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close-up of marine snail with thin shell Marine snails, a type of zooplankton and a prey species for many fish, show signs that their shells are dissolving from ocean acidification. Photo credit: NOAA
summer flounder, a flatfish, at the bottom A summer flounder, also known as fluke. Photo credit: NOAA Fisheries/NEFSC

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April 21, 2017
Contact: Shelley Dawicki

Finding Impacts of Changing Ocean Chemistry on Fish and Shellfish

Increased levels of carbon dioxide (CO2) in the atmosphere from the burning of fossil fuels and land use changes means more CO2 is being absorbed by seawater, where it undergoes chemical reactions, reducing the pH level and making the ocean more acidic. That impacts fish, shellfish and other animals that need calcium carbonate to build their shells and coral skeletons.

Since the physiological response to ocean acidification (OA) is unknown for most marine species, a broad research effort at NOAA Fisheries in the Northeast has been directed toward phytoplankton, shellfish and fish species.

In 2010, analytical OA laboratories and experimental systems were established at the Milford Laboratory in Milford, Connecticut for phytoplankton and shellfish, and at the J. J. Howard Marine Sciences Laboratory at Sandy Hook, New Jersey for finfish to match expertise resident at each laboratory.

Planktonic species form the basis of the marine food chain, and any effects on them could ripple through the food web. Commercially important shellfish are a priority because of their economic value and because these species are likely to suffer direct effects of reduced calcium carbonate availability. Fish research focuses on early life history stages that are more vulnerable to environmental stresses.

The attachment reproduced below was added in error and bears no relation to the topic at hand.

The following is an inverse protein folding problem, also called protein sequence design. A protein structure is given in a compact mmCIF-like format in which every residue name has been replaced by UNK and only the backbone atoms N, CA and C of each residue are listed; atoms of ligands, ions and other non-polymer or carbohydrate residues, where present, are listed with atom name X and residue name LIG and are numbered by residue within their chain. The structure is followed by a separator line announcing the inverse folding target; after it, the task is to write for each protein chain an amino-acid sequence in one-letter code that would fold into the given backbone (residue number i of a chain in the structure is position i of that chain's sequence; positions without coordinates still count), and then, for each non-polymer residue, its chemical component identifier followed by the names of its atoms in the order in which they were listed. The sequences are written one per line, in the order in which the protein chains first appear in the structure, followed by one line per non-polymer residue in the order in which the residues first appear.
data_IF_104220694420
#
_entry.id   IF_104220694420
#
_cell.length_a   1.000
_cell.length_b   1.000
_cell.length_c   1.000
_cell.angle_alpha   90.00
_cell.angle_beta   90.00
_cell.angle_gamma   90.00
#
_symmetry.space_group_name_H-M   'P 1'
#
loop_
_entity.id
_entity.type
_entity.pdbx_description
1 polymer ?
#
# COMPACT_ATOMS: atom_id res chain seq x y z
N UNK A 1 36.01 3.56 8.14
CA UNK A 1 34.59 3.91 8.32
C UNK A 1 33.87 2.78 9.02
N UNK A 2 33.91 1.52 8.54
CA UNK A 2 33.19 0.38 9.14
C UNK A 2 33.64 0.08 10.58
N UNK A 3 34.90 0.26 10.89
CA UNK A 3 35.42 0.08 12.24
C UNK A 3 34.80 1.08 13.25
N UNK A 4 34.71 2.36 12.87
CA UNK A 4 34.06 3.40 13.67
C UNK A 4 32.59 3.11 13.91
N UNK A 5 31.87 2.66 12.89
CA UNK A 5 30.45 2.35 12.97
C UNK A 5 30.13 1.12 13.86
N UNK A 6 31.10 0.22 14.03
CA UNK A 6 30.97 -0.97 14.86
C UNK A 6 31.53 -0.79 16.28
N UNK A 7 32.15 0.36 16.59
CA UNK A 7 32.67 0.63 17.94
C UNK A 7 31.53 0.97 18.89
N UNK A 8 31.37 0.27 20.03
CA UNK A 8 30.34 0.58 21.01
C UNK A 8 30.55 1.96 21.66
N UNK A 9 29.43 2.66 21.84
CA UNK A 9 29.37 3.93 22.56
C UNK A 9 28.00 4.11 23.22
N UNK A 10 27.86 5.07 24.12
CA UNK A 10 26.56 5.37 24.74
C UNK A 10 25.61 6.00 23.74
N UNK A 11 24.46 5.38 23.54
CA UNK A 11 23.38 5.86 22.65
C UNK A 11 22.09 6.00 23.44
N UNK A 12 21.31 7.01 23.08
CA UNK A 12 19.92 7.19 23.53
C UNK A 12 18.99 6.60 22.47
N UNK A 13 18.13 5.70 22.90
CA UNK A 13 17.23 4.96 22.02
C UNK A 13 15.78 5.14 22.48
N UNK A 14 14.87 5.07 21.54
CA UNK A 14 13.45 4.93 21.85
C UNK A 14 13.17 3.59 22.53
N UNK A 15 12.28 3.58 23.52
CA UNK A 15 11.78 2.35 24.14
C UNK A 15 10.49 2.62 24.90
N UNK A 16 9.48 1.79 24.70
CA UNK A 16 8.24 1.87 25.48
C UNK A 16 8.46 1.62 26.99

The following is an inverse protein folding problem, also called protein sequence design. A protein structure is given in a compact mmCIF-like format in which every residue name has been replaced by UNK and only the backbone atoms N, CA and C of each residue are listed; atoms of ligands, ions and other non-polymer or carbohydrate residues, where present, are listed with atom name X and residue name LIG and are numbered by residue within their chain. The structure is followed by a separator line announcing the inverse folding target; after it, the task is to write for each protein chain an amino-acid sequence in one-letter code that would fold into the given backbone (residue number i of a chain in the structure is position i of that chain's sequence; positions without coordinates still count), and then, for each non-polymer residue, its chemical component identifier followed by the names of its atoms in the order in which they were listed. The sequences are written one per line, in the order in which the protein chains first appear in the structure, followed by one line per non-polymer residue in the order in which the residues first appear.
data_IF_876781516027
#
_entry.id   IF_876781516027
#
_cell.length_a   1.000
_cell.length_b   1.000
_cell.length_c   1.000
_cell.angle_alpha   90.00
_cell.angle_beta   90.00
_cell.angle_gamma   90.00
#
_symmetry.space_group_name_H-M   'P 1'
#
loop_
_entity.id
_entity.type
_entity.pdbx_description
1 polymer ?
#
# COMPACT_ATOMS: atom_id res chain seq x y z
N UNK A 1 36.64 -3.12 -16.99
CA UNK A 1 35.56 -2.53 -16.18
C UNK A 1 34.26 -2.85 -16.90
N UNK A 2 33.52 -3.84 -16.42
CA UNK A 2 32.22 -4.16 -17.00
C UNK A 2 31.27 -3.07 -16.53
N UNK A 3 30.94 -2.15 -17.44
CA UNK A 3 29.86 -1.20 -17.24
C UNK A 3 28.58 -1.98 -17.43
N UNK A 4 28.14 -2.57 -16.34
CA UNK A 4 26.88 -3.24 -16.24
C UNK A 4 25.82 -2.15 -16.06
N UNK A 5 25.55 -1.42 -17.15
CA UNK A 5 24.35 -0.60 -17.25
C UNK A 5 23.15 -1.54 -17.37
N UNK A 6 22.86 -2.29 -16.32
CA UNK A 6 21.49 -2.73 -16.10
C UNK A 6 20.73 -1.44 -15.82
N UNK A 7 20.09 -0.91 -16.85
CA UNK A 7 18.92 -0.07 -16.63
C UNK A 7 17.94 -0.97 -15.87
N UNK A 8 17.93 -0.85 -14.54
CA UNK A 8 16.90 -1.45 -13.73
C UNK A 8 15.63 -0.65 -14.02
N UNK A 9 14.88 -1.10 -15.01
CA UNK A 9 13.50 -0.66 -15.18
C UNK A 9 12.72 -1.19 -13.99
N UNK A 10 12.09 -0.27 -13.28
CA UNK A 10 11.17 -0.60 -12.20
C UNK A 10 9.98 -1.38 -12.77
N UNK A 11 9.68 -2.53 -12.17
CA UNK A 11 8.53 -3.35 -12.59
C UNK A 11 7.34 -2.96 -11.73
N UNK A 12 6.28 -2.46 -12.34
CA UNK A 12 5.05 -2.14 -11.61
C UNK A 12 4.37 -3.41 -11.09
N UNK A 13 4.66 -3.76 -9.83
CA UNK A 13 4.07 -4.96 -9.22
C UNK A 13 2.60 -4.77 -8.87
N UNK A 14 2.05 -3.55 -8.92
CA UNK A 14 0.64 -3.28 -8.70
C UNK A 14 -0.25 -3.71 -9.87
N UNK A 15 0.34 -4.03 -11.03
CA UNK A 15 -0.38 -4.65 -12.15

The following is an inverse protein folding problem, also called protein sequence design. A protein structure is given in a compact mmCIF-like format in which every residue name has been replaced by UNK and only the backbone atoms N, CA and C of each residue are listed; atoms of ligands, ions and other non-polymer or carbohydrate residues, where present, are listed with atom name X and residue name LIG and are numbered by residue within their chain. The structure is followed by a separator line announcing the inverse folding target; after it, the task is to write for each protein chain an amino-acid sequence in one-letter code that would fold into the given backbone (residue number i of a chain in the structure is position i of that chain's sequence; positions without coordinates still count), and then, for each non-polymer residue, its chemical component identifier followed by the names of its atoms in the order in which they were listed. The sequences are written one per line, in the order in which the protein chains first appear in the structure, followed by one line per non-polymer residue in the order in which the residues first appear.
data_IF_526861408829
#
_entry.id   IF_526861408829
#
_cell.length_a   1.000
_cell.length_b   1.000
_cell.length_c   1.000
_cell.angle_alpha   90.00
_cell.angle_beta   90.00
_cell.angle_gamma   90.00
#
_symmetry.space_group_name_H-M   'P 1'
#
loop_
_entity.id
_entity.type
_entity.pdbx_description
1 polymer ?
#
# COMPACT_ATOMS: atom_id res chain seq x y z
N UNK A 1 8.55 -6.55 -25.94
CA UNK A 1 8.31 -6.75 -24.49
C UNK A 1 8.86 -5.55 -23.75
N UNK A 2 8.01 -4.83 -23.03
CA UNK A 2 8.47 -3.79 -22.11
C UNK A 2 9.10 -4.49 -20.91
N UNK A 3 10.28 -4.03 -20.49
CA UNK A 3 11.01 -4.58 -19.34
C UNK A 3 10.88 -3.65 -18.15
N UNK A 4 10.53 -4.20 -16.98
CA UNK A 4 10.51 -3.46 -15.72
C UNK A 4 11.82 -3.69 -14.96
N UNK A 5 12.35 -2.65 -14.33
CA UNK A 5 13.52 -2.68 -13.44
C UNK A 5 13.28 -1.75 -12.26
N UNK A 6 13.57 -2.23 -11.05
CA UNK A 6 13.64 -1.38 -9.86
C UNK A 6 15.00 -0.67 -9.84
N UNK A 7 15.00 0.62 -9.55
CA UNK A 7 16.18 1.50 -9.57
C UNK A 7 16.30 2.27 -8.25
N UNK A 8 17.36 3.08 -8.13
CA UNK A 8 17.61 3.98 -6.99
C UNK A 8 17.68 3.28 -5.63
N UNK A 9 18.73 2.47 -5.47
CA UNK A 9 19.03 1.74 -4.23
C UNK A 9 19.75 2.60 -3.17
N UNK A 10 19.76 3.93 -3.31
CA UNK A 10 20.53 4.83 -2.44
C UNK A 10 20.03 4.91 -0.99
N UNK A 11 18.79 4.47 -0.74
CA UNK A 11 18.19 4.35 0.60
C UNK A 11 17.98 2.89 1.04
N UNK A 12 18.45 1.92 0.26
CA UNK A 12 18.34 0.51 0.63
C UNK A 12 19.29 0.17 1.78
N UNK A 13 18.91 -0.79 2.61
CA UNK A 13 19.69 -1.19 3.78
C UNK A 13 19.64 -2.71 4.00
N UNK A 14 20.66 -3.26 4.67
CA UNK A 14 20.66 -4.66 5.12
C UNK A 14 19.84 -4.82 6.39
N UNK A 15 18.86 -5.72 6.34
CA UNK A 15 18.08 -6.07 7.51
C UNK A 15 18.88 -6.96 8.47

Researchers at the Sandy Hook Laboratory have found that the fertilization rate and survival to hatching of summer flounder decrease with rising ocean acidity. Further, although the size of larval summer flounder was modestly affected by OA, the timing of when a flounder’s eye migrates and the larva metamorphoses into a juvenile and relocates from shelf to estuarine habitats is accelerated by increased ocean acidity.

The OA group at the Milford Laboratory is also conducting studies to determine the impacts of OA on the physiology of marine animals, from plankton and zooplankton - tiny plants and animals at the base of the marine food chain - to oysters, clams, and mussels.

One project, with colleagues at the Woods Hole Oceanographic Institution (WHOI,) is focused on how OA might affect the growth and survival of larval surfclams, and their ability to develop from free-swimming larvae to bottom dwelling juveniles. Another project, with colleagues from Stony Brook University in New York, is looking at the effects of OA over multiple generations of blue mussels in Long Island Sound.

Stay tuned!

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